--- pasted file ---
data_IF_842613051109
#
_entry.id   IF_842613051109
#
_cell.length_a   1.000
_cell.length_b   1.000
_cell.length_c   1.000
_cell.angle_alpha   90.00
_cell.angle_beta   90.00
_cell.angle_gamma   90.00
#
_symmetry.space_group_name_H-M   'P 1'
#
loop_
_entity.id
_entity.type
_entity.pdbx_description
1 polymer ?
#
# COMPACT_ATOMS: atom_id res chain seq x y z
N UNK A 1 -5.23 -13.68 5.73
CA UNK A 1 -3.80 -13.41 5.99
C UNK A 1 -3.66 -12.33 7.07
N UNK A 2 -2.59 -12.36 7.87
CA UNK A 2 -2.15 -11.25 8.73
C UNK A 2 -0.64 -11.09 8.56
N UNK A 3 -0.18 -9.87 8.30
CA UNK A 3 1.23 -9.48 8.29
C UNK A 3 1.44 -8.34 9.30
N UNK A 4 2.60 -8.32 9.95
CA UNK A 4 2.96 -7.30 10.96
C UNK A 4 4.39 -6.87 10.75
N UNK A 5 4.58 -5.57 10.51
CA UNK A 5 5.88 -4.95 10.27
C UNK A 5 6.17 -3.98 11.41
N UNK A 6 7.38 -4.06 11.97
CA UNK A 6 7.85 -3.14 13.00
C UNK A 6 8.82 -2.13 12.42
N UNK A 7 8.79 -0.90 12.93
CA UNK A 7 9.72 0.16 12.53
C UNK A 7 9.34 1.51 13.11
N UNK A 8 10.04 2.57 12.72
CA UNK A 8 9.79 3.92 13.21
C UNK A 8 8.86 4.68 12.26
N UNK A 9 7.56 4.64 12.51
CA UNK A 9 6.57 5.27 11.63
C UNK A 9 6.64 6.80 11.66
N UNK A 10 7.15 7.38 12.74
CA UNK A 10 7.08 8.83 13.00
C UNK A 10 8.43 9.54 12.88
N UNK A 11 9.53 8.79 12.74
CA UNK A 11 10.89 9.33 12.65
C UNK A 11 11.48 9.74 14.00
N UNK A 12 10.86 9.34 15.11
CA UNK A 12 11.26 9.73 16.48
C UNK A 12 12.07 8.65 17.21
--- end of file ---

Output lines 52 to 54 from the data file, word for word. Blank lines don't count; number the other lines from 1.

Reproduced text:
CA UNK A 11 10.89 9.33 12.65
C UNK A 11 11.48 9.74 14.00
N UNK A 12 10.86 9.34 15.11